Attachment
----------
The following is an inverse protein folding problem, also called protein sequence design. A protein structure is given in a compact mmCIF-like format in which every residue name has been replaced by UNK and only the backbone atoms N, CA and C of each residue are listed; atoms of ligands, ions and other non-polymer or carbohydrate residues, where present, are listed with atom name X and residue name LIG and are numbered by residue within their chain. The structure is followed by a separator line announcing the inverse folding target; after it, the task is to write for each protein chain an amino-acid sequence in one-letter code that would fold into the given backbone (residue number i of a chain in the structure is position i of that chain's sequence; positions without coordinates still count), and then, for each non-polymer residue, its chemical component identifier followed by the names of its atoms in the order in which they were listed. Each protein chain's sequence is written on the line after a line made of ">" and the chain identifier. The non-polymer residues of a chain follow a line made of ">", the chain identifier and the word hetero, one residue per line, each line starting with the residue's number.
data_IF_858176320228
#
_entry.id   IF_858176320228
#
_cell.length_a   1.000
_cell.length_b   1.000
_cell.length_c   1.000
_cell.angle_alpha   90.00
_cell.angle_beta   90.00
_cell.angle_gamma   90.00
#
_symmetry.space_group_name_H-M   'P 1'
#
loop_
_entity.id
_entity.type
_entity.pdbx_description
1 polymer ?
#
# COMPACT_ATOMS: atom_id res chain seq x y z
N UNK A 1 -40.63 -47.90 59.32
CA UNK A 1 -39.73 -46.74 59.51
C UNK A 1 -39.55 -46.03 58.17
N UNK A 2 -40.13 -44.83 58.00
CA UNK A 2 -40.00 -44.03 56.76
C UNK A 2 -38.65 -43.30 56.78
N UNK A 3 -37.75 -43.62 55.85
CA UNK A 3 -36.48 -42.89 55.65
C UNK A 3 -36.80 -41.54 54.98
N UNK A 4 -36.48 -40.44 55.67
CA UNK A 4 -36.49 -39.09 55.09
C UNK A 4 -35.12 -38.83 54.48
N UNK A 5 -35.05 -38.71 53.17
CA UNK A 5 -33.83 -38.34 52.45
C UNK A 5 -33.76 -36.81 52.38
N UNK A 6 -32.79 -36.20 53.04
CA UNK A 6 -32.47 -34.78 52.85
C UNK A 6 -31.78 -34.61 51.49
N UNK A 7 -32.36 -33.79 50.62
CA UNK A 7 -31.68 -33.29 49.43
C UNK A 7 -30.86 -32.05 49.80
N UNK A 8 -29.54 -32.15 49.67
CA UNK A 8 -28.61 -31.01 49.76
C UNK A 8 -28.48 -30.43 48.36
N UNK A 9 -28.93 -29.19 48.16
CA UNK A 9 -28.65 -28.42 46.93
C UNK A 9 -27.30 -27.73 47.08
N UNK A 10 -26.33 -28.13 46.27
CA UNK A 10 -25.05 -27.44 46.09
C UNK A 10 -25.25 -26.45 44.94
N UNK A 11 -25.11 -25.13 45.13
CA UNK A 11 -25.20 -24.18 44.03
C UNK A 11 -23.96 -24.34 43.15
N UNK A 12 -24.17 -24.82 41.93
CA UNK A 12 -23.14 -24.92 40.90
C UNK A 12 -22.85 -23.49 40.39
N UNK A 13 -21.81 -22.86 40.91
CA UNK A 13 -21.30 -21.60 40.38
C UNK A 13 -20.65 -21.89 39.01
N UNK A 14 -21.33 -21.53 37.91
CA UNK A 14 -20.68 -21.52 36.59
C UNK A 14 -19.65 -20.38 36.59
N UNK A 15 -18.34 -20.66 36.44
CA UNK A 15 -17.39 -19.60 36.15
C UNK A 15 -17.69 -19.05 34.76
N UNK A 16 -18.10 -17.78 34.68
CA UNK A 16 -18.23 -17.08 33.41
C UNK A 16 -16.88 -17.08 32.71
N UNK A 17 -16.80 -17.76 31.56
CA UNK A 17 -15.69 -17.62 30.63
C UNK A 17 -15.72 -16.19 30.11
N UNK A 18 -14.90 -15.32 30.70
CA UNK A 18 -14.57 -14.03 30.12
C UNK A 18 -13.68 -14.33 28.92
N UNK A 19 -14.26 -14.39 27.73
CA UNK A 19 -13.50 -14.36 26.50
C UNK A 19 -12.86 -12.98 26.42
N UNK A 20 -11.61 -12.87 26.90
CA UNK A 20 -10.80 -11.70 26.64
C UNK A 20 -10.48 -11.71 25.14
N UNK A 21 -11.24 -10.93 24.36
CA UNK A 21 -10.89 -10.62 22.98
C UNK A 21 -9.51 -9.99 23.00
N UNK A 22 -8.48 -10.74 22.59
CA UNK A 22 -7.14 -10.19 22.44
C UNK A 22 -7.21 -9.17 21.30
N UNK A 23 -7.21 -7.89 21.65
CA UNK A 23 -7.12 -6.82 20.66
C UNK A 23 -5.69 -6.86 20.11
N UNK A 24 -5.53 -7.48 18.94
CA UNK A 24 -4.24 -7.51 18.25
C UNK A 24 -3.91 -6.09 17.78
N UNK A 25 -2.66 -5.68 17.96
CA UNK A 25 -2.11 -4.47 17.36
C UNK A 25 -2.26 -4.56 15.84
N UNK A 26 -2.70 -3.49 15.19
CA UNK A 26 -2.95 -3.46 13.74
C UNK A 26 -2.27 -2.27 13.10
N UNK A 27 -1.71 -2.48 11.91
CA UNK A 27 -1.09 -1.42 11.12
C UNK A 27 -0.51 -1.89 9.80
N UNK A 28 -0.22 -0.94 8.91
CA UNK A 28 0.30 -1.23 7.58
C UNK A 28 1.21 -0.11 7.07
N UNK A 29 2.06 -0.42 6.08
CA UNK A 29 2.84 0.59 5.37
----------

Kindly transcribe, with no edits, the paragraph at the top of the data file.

The following is an inverse protein folding problem, also called protein sequence design. A protein structure is given in a compact mmCIF-like format in which every residue name has been replaced by UNK and only the backbone atoms N, CA and C of each residue are listed; atoms of ligands, ions and other non-polymer or carbohydrate residues, where present, are listed with atom name X and residue name LIG and are numbered by residue within their chain. The structure is followed by a separator line announcing the inverse folding target; after it, the task is to write for each protein chain an amino-acid sequence in one-letter code that would fold into the given backbone (residue number i of a chain in the structure is position i of that chain's sequence; positions without coordinates still count), and then, for each non-polymer residue, its chemical component identifier followed by the names of its atoms in the order in which they were listed. Each protein chain's sequence is written on the line after a line made of ">" and the chain identifier. The non-polymer residues of a chain follow a line made of ">", the chain identifier and the word hetero, one residue per line, each line starting with the residue's number.